Kevin Stein and Derek Bobowick are from Latex International, the largest producer of natural Talalay in the world (and the only one in the United States). What follows is a nuts-and-bolts Q & A session we conducted with them recently.
Are there any differences in feel or texture between the natural and synthetic Talalay? If so, how would you describe them?
Natural latex is a little more “lively” than a synthetic/natural blend.
Do you produce natural Talalay in more than one plant in the U.S.?
As of now, there is only one plant where natural Talalay is poured, in Shelton, Connecticut.
What tests are performed on the raw rubber as it arrives in tankers, to be sure it is of acceptable quality?
We run four tests on every batch of latex as it comes into our facility. We test the Ph, temperature, viscosity, and solids. Our testing is extensive to ensure that it is indeed the best latex and that it is of consistent quality.
Would you describe the “washing” process for sheets of latex that are fresh off the production line?
Right out of the molds, latex is put into the washing process and “squeegeed.” This washing and squeegeeing process happens five times for every piece of latex to remove the proteins.
[Savvy Rest note: Some people are allergic to rubber proteins.]
What is the “washing” process for the molds themselves? How often is that done?
Molds are cleaned on a scheduled basis, or as needed. Boiling the molds happens about every two weeks.
What makes natural latex different to produce than synthetically blended latex?
Natural latex is not more difficult to produce, but the process does take longer, due to the higher density of natural latex foam. Firmness to density is different in natural latex vs. synthetic latex; and natural latex uses more pounds of latex per piece.
Why do you consider theTalalay process to produce latex better than the Dunlop process?
In the Dunlop process latex tends to settle to the bottom, so the top of a sheet of Dunlop latex will be softer, especially the top 2″ if, for example, a 6″ sheet of latex is poured. Moreover, Talalay is more consistent than Dunlop from top to bottom. It has a better cell structure with lower density, because the Talalay process uses less material.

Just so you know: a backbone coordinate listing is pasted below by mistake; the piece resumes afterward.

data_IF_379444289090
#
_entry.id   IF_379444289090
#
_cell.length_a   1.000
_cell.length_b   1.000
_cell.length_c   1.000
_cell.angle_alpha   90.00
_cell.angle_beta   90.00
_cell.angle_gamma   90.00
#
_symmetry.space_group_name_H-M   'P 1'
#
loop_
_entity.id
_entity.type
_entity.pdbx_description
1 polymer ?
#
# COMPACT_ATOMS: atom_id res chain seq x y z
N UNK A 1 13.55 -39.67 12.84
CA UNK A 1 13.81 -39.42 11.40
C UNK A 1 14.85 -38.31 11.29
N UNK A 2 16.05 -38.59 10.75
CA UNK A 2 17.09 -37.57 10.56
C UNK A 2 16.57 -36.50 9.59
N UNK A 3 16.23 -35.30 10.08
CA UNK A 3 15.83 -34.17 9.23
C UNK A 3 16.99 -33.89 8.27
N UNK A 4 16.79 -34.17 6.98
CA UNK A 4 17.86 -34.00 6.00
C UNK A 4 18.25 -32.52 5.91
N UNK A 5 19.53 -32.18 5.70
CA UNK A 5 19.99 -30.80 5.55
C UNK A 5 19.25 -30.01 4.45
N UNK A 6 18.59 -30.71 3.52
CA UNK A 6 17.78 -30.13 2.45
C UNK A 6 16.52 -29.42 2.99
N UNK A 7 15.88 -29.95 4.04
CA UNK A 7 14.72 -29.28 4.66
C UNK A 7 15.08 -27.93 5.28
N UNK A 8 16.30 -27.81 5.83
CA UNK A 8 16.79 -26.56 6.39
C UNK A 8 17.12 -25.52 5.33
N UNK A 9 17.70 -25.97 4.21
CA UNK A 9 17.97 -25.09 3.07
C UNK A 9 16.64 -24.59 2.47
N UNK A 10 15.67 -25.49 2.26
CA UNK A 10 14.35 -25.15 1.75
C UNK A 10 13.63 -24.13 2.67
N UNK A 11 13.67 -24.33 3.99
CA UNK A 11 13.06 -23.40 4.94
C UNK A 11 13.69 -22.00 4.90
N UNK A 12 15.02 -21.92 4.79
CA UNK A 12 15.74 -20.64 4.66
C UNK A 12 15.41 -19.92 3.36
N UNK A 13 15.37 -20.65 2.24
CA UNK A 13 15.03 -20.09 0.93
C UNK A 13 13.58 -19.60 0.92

Has the growth of Latex International’s relationship with Savvy Rest influenced these quality control measures over the years?
Savvy Rest has been demanding about the quality of the latex we produce. We have always advocated lean manufacturing to produce the best latex in the world, and Savvy Rest’s demands caused us to look at all aspects of our operation more closely.
What additional QC controls are added for Savvy Rest orders?
We handle products more carefully and effectively because of your input.
How do you ensure that each piece of latex is not outside certain ILD ranges?
Unlike Dunlop manufacturers and regular foam manufacturers, we do not produce to a density. Density is merely a measure of pounds per cubic foot. Our goal is not to make products that weigh the same; our goal is to make products that feel the same. Feeling is determined by ILD, not by density. To that end every core is measured for ILD in multiple places to ensure that it’s within tolerance.
How do you inspect for rips and tears that sometimes appear?
We inspect 100% of our product just before ILD measurement, checking all six sides for rips, tears or other imperfections.
What is it that makes latex deteriorate or yellow over a long period of time or when exposed to air for a shorter time?
All latex foam is impacted by oxidation. The cross-linking of bonds gets broken down.
We have seen how 3″ natural Talalay has smaller variations in height than natural Dunlop, but how do you handle height variations in the latex, or when the pieces cut in half are not the same thickness?
It is difficult to cut latex perfectly every time because latex stretches, making it harder to cut than polyurethane foam. This natural stretching is the same reason that latex conforms to the body and polyurethane foam does not. We handle height variations by putting the correct sizes together (queen, king, etc) before we cut to thickness, ensuring consistency in a bed.
Why would a 3″ core have an ILD different from a 6″ core?
ILD is used as a manufacturing assessment of a products’ firmness in a specific set of conditions.